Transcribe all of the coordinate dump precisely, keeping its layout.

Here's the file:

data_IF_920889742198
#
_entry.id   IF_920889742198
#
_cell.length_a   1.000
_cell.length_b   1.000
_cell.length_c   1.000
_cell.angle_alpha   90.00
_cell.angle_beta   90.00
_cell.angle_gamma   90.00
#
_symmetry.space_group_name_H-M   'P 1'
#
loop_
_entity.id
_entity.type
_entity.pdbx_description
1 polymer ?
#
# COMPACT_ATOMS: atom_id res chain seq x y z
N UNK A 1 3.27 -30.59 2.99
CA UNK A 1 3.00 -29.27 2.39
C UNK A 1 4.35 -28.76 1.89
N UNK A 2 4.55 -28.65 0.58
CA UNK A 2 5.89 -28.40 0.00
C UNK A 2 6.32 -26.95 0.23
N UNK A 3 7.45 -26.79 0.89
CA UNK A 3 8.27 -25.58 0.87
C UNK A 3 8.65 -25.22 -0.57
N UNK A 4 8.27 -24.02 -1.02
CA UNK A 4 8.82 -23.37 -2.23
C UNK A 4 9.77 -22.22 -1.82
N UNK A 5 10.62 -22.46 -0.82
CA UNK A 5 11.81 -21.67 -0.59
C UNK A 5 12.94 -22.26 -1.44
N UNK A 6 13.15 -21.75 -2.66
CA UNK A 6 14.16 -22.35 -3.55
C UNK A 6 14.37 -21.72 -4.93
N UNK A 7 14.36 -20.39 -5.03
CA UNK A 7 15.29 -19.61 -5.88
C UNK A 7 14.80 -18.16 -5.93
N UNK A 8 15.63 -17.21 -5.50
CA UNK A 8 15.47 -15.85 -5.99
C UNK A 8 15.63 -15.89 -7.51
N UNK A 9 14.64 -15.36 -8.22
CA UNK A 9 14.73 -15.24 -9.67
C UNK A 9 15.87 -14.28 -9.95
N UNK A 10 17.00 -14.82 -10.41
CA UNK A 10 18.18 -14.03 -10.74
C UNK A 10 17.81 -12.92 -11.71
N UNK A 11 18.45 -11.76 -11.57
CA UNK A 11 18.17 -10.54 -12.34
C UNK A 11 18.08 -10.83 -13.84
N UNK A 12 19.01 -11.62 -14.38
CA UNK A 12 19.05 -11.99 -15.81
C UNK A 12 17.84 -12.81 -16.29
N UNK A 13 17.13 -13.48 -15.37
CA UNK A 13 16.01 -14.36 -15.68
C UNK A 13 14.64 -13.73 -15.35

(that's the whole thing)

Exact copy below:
data_IF_920889742198
#
_entry.id   IF_920889742198
#
_cell.length_a   1.000
_cell.length_b   1.000
_cell.length_c   1.000
_cell.angle_alpha   90.00
_cell.angle_beta   90.00
_cell.angle_gamma   90.00
#
_symmetry.space_group_name_H-M   'P 1'
#
loop_
_entity.id
_entity.type
_entity.pdbx_description
1 polymer ?
#
# COMPACT_ATOMS: atom_id res chain seq x y z
N UNK A 1 3.27 -30.59 2.99
CA UNK A 1 3.00 -29.27 2.39
C UNK A 1 4.35 -28.76 1.89
N UNK A 2 4.55 -28.65 0.58
CA UNK A 2 5.89 -28.40 0.00
C UNK A 2 6.32 -26.95 0.23
N UNK A 3 7.45 -26.79 0.89
CA UNK A 3 8.27 -25.58 0.87
C UNK A 3 8.65 -25.22 -0.57
N UNK A 4 8.27 -24.02 -1.02
CA UNK A 4 8.82 -23.37 -2.23
C UNK A 4 9.77 -22.22 -1.82
N UNK A 5 10.62 -22.46 -0.82
CA UNK A 5 11.81 -21.67 -0.59
C UNK A 5 12.94 -22.26 -1.44
N UNK A 6 13.15 -21.75 -2.66
CA UNK A 6 14.16 -22.35 -3.55
C UNK A 6 14.37 -21.72 -4.93
N UNK A 7 14.36 -20.39 -5.03
CA UNK A 7 15.29 -19.61 -5.88
C UNK A 7 14.80 -18.16 -5.93
N UNK A 8 15.63 -17.21 -5.50
CA UNK A 8 15.47 -15.85 -5.99
C UNK A 8 15.63 -15.89 -7.51
N UNK A 9 14.64 -15.36 -8.22
CA UNK A 9 14.73 -15.24 -9.67
C UNK A 9 15.87 -14.28 -9.95
N UNK A 10 17.00 -14.82 -10.41
CA UNK A 10 18.18 -14.03 -10.74
C UNK A 10 17.81 -12.92 -11.71
N UNK A 11 18.45 -11.76 -11.57
CA UNK A 11 18.17 -10.54 -12.34
C UNK A 11 18.08 -10.83 -13.84
N UNK A 12 19.01 -11.62 -14.38
CA UNK A 12 19.05 -11.99 -15.81
C UNK A 12 17.84 -12.81 -16.29
N UNK A 13 17.13 -13.48 -15.37
CA UNK A 13 16.01 -14.36 -15.68
C UNK A 13 14.64 -13.73 -15.35